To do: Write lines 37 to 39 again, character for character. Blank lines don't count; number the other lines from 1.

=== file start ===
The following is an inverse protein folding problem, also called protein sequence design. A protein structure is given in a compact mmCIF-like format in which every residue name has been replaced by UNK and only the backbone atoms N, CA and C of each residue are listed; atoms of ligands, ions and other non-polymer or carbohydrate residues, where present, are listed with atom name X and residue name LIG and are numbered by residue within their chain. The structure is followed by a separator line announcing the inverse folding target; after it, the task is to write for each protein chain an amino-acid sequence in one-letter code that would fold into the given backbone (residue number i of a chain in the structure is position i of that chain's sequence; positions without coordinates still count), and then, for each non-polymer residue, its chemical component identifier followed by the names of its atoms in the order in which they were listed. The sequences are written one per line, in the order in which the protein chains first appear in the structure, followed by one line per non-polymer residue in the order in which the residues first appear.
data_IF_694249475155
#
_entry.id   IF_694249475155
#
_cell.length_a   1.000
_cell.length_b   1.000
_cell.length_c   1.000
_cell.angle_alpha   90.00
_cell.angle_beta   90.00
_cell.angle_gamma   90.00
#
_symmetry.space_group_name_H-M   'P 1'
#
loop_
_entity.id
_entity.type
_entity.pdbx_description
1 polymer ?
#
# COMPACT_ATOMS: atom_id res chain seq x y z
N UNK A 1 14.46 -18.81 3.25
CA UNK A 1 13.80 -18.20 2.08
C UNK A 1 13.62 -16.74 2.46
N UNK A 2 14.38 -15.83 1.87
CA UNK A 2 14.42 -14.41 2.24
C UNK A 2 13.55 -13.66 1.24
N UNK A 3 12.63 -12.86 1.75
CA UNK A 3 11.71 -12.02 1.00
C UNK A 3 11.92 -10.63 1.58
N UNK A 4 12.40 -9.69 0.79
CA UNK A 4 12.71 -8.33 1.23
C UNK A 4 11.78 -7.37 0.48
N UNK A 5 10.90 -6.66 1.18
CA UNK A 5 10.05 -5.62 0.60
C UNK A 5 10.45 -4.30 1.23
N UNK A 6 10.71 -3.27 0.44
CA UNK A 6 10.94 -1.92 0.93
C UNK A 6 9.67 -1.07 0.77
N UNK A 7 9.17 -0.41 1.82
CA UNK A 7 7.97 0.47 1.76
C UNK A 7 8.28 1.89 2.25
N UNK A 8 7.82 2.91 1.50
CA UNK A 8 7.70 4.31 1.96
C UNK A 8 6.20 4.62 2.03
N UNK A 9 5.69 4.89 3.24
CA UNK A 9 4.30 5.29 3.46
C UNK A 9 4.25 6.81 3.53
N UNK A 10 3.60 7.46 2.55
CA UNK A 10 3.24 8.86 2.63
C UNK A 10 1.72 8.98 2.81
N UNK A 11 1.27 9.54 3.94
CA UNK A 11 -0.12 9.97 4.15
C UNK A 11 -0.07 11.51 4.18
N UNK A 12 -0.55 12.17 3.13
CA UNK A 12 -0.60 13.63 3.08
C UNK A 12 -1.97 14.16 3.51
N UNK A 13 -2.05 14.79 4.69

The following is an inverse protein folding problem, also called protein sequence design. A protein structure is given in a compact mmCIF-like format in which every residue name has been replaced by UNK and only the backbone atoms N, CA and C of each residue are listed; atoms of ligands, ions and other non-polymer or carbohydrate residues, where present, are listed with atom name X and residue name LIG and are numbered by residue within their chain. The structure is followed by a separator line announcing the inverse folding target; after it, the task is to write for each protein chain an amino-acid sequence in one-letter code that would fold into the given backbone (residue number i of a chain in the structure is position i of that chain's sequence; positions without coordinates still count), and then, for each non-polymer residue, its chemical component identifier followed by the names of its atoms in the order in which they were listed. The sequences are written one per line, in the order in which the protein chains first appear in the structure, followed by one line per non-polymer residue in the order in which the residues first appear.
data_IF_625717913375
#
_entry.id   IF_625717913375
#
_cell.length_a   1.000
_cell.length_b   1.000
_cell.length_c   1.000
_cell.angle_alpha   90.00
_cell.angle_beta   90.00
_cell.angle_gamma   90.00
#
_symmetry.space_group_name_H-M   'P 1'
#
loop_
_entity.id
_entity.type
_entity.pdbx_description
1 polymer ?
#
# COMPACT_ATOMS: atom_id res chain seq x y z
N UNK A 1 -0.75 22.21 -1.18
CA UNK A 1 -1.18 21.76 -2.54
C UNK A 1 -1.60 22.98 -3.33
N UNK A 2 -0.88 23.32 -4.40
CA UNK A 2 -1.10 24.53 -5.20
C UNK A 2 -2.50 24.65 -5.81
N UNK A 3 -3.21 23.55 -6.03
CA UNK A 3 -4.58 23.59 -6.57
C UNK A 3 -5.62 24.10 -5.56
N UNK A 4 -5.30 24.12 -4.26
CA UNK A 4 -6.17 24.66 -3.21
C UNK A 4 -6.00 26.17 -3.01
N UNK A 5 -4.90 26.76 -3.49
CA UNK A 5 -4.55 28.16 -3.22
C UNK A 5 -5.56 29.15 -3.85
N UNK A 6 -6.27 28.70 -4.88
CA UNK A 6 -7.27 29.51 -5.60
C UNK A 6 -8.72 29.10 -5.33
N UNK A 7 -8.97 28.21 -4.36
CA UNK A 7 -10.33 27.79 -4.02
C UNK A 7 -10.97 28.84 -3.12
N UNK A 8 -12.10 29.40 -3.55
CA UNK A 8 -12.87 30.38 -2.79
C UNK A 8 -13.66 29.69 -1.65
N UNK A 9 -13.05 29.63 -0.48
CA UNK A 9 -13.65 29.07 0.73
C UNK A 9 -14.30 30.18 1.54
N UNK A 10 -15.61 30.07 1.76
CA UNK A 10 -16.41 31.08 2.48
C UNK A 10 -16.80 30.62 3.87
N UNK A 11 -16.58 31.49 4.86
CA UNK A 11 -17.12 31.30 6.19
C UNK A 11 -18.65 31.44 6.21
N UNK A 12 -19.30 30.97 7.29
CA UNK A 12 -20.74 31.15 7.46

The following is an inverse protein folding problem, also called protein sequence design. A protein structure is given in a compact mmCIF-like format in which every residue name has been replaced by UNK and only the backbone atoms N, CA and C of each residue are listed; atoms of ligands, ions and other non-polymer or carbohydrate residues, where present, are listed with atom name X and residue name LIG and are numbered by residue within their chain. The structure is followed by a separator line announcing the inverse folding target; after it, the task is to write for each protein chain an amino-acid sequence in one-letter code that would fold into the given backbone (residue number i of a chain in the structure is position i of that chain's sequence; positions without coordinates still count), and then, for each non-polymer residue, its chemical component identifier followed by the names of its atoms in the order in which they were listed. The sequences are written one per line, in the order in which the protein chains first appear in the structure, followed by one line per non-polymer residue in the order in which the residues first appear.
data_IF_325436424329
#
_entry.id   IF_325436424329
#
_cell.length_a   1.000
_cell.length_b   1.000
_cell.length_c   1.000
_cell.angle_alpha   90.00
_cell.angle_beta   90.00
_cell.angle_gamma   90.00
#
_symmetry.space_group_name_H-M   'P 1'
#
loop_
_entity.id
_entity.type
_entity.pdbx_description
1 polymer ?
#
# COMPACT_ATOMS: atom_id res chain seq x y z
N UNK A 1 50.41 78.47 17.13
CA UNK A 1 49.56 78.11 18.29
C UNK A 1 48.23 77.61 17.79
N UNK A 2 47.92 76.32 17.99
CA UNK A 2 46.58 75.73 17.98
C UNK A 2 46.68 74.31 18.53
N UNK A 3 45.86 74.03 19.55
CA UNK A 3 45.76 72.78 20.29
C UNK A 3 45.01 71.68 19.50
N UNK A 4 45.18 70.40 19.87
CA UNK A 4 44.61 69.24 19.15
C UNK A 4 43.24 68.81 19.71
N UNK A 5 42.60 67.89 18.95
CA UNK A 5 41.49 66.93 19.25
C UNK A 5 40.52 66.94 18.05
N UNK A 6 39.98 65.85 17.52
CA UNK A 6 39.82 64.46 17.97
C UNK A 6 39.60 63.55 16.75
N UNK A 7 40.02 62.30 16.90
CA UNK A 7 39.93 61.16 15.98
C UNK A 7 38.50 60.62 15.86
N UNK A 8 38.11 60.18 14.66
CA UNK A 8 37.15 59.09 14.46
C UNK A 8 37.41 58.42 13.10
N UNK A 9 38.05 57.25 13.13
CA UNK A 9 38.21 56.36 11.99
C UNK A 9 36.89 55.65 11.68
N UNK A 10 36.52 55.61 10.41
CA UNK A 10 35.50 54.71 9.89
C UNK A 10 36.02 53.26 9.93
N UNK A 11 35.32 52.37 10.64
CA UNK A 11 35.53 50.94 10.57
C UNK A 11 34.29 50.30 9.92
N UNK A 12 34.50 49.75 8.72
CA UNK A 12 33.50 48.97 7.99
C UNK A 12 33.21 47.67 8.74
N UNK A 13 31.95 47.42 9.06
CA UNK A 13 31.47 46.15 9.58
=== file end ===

N UNK A 6 10.71 -3.27 0.44
CA UNK A 6 10.94 -1.92 0.93
C UNK A 6 9.67 -1.07 0.77